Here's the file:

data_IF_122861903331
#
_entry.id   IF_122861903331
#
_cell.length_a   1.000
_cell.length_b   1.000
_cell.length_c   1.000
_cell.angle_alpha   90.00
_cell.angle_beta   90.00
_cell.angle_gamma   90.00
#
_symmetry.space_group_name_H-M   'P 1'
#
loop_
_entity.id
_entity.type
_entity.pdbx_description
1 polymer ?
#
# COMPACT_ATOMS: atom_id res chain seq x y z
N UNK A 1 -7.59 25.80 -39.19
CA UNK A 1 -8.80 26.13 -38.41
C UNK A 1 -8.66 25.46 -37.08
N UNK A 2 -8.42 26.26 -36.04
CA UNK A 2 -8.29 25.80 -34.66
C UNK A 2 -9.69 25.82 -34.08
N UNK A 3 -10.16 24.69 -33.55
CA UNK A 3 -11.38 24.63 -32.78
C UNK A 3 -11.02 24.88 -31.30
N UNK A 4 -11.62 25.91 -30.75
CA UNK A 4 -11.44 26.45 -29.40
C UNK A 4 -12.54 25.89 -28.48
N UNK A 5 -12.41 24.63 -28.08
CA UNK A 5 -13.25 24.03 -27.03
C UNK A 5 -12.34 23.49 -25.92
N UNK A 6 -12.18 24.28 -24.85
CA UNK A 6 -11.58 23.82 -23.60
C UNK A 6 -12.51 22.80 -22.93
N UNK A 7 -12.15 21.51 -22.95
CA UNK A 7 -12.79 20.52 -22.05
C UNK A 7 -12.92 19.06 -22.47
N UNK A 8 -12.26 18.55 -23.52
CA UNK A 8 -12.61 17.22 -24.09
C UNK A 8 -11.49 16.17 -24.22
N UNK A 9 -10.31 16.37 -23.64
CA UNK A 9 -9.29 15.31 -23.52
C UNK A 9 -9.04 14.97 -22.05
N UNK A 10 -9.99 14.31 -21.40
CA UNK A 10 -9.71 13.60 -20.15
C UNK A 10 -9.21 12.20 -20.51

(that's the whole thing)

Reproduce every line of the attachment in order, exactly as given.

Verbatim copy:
data_IF_122861903331
#
_entry.id   IF_122861903331
#
_cell.length_a   1.000
_cell.length_b   1.000
_cell.length_c   1.000
_cell.angle_alpha   90.00
_cell.angle_beta   90.00
_cell.angle_gamma   90.00
#
_symmetry.space_group_name_H-M   'P 1'
#
loop_
_entity.id
_entity.type
_entity.pdbx_description
1 polymer ?
#
# COMPACT_ATOMS: atom_id res chain seq x y z
N UNK A 1 -7.59 25.80 -39.19
CA UNK A 1 -8.80 26.13 -38.41
C UNK A 1 -8.66 25.46 -37.08
N UNK A 2 -8.42 26.26 -36.04
CA UNK A 2 -8.29 25.80 -34.66
C UNK A 2 -9.69 25.82 -34.08
N UNK A 3 -10.16 24.69 -33.55
CA UNK A 3 -11.38 24.63 -32.78
C UNK A 3 -11.02 24.88 -31.30
N UNK A 4 -11.62 25.91 -30.75
CA UNK A 4 -11.44 26.45 -29.40
C UNK A 4 -12.54 25.89 -28.48
N UNK A 5 -12.41 24.63 -28.08
CA UNK A 5 -13.25 24.03 -27.03
C UNK A 5 -12.34 23.49 -25.92
N UNK A 6 -12.18 24.28 -24.85
CA UNK A 6 -11.58 23.82 -23.60
C UNK A 6 -12.51 22.80 -22.93
N UNK A 7 -12.15 21.51 -22.95
CA UNK A 7 -12.79 20.52 -22.05
C UNK A 7 -12.92 19.06 -22.47
N UNK A 8 -12.26 18.55 -23.52
CA UNK A 8 -12.61 17.22 -24.09
C UNK A 8 -11.49 16.17 -24.22
N UNK A 9 -10.31 16.37 -23.64
CA UNK A 9 -9.29 15.31 -23.52
C UNK A 9 -9.04 14.97 -22.05
N UNK A 10 -9.99 14.31 -21.40
CA UNK A 10 -9.71 13.60 -20.15
C UNK A 10 -9.21 12.20 -20.51